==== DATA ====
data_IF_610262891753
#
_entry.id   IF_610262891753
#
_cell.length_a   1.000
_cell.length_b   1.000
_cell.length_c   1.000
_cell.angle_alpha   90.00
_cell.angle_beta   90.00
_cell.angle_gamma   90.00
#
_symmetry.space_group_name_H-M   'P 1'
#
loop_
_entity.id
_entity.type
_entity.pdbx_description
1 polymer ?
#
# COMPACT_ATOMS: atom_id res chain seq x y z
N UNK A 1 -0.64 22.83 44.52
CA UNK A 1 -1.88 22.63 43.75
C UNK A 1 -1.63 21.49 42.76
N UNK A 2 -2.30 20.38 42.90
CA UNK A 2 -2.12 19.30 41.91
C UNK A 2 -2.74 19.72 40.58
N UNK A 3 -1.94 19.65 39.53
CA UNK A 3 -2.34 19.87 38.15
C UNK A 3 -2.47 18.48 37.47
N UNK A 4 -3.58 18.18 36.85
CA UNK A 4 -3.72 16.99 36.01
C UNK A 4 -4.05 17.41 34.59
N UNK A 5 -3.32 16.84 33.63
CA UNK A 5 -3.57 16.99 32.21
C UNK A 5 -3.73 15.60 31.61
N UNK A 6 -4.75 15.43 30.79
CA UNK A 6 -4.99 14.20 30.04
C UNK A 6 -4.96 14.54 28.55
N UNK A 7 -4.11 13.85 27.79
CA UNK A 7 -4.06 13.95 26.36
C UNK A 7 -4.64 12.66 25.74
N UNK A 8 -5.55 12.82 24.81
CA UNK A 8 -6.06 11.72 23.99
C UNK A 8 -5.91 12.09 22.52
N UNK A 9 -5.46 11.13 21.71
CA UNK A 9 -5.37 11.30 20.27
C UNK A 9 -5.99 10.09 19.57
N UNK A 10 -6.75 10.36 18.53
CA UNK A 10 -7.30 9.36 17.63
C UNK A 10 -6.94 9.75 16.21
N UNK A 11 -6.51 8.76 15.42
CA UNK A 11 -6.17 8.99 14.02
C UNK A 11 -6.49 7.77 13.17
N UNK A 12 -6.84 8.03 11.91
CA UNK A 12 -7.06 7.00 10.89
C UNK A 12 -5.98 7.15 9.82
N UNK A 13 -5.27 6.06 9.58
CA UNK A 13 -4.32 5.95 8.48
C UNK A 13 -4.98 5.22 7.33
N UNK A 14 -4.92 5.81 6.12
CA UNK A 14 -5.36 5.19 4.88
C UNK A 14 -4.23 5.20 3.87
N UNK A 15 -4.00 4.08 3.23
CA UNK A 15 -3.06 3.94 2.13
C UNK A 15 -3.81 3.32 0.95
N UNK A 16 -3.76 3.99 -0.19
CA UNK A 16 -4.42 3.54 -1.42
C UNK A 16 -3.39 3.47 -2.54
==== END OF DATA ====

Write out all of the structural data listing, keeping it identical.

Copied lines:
data_IF_610262891753
#
_entry.id   IF_610262891753
#
_cell.length_a   1.000
_cell.length_b   1.000
_cell.length_c   1.000
_cell.angle_alpha   90.00
_cell.angle_beta   90.00
_cell.angle_gamma   90.00
#
_symmetry.space_group_name_H-M   'P 1'
#
loop_
_entity.id
_entity.type
_entity.pdbx_description
1 polymer ?
#
# COMPACT_ATOMS: atom_id res chain seq x y z
N UNK A 1 -0.64 22.83 44.52
CA UNK A 1 -1.88 22.63 43.75
C UNK A 1 -1.63 21.49 42.76
N UNK A 2 -2.30 20.38 42.90
CA UNK A 2 -2.12 19.30 41.91
C UNK A 2 -2.74 19.72 40.58
N UNK A 3 -1.94 19.65 39.53
CA UNK A 3 -2.34 19.87 38.15
C UNK A 3 -2.47 18.48 37.47
N UNK A 4 -3.58 18.18 36.85
CA UNK A 4 -3.72 16.99 36.01
C UNK A 4 -4.05 17.41 34.59
N UNK A 5 -3.32 16.84 33.63
CA UNK A 5 -3.57 16.99 32.21
C UNK A 5 -3.73 15.60 31.61
N UNK A 6 -4.75 15.43 30.79
CA UNK A 6 -4.99 14.20 30.04
C UNK A 6 -4.96 14.54 28.55
N UNK A 7 -4.11 13.85 27.79
CA UNK A 7 -4.06 13.95 26.36
C UNK A 7 -4.64 12.66 25.74
N UNK A 8 -5.55 12.82 24.81
CA UNK A 8 -6.06 11.72 23.99
C UNK A 8 -5.91 12.09 22.52
N UNK A 9 -5.46 11.13 21.71
CA UNK A 9 -5.37 11.30 20.27
C UNK A 9 -5.99 10.09 19.57
N UNK A 10 -6.75 10.36 18.53
CA UNK A 10 -7.30 9.36 17.63
C UNK A 10 -6.94 9.75 16.21
N UNK A 11 -6.51 8.76 15.42
CA UNK A 11 -6.17 8.99 14.02
C UNK A 11 -6.49 7.77 13.17
N UNK A 12 -6.84 8.03 11.91
CA UNK A 12 -7.06 7.00 10.89
C UNK A 12 -5.98 7.15 9.82
N UNK A 13 -5.27 6.06 9.58
CA UNK A 13 -4.32 5.95 8.48
C UNK A 13 -4.98 5.22 7.33
N UNK A 14 -4.92 5.81 6.12
CA UNK A 14 -5.36 5.19 4.88
C UNK A 14 -4.23 5.20 3.87
N UNK A 15 -4.00 4.08 3.23
CA UNK A 15 -3.06 3.94 2.13
C UNK A 15 -3.81 3.32 0.95
N UNK A 16 -3.76 3.99 -0.19
CA UNK A 16 -4.42 3.54 -1.42
C UNK A 16 -3.39 3.47 -2.54